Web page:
To the Editor.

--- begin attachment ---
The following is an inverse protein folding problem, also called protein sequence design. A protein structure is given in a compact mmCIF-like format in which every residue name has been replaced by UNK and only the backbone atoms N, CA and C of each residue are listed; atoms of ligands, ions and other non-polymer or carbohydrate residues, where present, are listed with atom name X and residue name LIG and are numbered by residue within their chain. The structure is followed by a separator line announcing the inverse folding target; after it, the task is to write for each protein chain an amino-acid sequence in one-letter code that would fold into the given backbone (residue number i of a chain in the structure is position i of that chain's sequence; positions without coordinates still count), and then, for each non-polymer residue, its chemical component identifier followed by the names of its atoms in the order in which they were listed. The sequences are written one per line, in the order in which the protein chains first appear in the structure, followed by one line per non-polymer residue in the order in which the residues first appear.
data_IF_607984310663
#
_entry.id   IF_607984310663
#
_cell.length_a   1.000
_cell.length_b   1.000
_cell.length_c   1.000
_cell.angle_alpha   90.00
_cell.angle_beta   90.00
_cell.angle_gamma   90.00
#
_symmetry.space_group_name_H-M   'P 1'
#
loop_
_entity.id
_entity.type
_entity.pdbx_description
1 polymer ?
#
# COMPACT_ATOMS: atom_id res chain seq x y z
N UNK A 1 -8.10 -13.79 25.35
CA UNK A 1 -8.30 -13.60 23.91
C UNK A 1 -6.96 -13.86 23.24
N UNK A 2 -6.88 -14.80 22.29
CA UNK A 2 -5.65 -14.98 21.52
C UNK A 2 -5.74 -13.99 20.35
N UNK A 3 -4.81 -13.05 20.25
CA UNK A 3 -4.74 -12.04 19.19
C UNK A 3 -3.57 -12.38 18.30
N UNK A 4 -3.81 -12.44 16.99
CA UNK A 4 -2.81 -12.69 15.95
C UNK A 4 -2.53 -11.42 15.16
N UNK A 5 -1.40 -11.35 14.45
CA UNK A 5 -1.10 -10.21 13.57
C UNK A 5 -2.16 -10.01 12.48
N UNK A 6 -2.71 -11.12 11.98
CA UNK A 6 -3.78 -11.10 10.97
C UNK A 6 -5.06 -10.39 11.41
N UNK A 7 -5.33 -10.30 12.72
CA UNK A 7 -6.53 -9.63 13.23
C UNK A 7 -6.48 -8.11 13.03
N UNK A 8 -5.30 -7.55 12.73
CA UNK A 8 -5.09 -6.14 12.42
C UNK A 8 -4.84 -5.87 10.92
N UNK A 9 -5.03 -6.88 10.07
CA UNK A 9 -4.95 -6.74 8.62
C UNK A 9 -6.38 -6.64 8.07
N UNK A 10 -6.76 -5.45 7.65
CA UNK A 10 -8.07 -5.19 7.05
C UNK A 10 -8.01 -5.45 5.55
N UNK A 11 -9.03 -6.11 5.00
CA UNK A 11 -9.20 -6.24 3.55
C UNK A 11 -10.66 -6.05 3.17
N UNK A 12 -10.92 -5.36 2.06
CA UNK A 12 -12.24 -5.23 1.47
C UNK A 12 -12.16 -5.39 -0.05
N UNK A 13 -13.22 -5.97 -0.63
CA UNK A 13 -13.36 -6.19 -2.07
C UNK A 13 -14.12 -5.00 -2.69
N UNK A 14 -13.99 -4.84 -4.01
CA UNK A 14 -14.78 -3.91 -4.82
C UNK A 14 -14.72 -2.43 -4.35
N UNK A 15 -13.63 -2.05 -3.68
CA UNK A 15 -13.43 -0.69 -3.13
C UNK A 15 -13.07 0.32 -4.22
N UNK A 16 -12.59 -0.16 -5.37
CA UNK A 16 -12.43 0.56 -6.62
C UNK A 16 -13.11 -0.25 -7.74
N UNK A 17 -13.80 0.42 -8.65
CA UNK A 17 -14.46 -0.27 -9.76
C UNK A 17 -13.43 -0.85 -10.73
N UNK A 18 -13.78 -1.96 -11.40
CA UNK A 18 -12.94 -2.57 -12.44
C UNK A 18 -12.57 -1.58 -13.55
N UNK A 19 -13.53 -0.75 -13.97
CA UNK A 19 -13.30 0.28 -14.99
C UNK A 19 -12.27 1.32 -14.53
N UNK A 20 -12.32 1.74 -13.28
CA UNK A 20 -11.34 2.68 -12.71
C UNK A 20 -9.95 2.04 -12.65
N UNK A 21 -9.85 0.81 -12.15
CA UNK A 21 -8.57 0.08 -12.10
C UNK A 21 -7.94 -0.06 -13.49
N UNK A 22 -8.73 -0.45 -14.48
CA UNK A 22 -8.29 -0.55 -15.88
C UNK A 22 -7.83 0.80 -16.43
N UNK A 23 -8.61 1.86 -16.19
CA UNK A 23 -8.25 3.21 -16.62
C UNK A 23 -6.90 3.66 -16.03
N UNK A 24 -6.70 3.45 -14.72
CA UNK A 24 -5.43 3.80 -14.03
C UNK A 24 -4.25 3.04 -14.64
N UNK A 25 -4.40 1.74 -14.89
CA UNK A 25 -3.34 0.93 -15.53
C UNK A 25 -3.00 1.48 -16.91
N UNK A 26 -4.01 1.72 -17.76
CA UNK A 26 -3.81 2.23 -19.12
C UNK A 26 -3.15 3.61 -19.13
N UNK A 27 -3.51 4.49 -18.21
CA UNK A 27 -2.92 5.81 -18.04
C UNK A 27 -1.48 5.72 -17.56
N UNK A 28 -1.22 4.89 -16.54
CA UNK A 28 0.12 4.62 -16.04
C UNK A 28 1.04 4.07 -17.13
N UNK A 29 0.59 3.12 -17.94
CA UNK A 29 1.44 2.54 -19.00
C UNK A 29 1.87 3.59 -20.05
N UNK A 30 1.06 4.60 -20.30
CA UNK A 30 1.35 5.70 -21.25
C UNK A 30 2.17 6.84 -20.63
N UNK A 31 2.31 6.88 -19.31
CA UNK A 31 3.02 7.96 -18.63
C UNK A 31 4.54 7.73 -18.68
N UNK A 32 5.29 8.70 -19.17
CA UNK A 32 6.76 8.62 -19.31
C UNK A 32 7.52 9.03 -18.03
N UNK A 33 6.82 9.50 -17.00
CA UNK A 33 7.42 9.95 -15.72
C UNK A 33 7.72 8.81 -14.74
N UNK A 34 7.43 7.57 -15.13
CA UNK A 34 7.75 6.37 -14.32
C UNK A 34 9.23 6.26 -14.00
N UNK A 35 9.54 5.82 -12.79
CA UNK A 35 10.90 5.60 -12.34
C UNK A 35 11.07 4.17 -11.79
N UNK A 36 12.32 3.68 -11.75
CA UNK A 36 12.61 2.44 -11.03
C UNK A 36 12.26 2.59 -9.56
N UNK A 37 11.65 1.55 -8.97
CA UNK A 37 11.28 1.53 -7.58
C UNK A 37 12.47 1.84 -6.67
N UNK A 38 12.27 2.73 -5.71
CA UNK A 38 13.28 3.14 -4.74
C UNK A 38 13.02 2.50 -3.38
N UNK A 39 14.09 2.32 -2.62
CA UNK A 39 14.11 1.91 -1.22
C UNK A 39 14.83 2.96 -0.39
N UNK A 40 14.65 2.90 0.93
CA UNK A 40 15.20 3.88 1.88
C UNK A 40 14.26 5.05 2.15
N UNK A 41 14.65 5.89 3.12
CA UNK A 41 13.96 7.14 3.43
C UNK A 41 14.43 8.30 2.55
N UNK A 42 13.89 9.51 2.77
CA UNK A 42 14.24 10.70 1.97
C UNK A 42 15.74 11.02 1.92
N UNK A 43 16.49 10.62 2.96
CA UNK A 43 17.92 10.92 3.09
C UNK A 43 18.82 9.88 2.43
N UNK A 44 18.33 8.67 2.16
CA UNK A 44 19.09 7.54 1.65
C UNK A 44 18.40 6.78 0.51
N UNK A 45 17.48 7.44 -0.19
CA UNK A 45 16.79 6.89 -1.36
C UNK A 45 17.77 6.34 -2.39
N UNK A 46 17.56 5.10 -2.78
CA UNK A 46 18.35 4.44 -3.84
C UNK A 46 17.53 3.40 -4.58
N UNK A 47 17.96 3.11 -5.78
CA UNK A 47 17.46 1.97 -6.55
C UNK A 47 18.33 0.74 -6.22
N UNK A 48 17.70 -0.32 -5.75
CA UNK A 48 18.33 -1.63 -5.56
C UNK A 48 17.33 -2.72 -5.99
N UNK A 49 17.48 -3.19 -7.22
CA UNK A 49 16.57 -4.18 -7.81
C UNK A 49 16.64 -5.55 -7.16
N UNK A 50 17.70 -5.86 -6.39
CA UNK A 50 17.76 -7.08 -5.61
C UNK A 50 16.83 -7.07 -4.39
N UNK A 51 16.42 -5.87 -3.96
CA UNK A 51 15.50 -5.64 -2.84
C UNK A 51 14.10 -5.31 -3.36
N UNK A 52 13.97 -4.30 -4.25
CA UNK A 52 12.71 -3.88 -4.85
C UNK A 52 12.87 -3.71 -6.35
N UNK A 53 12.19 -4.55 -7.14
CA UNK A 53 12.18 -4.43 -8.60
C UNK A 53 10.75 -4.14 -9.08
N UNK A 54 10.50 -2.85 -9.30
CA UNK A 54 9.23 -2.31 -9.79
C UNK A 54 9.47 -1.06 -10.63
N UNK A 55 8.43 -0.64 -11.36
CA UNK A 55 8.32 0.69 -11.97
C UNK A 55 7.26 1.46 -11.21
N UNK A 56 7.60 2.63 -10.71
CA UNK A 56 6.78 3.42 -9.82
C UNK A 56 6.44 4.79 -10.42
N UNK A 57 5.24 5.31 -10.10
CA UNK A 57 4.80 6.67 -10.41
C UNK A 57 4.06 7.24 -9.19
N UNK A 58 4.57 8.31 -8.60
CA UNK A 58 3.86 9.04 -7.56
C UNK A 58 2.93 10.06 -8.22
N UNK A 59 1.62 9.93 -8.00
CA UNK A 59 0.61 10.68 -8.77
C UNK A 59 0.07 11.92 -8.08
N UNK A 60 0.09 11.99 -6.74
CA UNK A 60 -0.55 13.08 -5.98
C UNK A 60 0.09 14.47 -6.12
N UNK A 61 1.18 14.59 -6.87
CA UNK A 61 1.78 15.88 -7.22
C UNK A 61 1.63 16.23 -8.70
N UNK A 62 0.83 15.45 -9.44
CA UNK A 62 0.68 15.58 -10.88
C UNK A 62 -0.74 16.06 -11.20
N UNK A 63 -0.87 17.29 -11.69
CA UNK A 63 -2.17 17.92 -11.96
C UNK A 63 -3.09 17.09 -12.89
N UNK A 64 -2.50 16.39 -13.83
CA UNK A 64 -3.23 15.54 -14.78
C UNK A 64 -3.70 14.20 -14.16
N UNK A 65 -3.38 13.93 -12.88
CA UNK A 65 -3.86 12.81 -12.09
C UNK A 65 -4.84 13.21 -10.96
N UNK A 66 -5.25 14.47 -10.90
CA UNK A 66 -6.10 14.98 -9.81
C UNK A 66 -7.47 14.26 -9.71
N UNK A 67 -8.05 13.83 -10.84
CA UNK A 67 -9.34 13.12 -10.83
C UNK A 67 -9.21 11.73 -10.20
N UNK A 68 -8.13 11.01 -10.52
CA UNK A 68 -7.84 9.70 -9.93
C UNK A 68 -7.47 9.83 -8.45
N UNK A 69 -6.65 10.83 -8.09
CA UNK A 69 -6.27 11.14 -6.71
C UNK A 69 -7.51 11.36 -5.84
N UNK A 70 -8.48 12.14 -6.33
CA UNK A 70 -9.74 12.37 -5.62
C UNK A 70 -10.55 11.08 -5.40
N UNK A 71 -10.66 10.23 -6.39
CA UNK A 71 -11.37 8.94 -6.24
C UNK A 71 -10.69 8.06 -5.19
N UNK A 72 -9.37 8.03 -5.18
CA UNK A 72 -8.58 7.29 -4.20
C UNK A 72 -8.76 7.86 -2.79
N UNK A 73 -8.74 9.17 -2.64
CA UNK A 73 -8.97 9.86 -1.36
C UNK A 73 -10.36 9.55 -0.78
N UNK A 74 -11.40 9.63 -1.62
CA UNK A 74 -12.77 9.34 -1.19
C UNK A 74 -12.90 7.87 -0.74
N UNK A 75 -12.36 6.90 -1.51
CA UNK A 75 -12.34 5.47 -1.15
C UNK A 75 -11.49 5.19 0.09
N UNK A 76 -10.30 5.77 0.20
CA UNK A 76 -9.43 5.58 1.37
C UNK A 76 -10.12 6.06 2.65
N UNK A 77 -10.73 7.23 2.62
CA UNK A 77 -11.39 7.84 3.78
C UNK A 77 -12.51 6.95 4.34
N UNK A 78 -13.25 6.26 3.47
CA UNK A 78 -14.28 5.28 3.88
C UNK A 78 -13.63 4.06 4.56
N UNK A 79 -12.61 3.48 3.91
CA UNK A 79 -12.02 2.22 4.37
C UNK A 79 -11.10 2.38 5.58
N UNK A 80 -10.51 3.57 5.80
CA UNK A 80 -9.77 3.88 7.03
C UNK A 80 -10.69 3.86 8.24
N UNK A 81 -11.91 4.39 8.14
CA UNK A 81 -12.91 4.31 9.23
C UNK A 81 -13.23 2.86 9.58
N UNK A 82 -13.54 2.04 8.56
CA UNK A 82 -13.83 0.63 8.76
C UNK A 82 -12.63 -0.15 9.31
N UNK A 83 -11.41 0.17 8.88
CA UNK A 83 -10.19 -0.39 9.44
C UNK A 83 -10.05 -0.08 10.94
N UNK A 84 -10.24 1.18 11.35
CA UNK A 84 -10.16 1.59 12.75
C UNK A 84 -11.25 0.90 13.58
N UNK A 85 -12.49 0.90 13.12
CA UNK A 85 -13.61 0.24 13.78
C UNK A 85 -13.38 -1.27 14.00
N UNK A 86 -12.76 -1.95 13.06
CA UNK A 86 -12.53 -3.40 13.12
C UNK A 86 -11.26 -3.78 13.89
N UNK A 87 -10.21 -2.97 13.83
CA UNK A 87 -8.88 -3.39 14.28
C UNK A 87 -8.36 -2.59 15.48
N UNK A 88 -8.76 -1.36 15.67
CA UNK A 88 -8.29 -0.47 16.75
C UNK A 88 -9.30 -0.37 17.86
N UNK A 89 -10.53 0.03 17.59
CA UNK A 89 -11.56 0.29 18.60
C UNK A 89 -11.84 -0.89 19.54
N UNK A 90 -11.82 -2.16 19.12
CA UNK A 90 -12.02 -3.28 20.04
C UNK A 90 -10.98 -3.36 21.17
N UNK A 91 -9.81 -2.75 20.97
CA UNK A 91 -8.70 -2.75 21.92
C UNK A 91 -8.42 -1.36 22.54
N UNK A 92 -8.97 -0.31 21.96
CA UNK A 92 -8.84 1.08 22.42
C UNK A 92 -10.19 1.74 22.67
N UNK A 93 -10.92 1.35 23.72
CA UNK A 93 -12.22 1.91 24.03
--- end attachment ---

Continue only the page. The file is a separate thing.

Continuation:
—Hallatt1 in gynecologic surgery and Lilly and Randolph2 in pediatric surgery have rekindled interest in the intussusception (inversion) method for performing an appendectomy. There is immediate appeal, for the technique accomplishes "clean" appendectomy as an incidental procedure.We have had a recent experience with a woman who bled from the residual stump one month after hysterectomy to a level of 7 gm/100 ml of hemoglobin. It is evident that although the mesenteric vascular supply to the appendix is interrupted by this technique, the mural vascular plexus is not. Those vessels remaining may be sufficient to produce significant blood loss.The inability, furthermore, to distinguish an inverted or intussuscepted stump from a polypoid cecal lesion on x-ray examination has led to unnecessary exploratory surgery3 when a later clinical problem presents itself, pointing to obscure gastrointestinal blood loss.Also the creation of an intussusceptum as a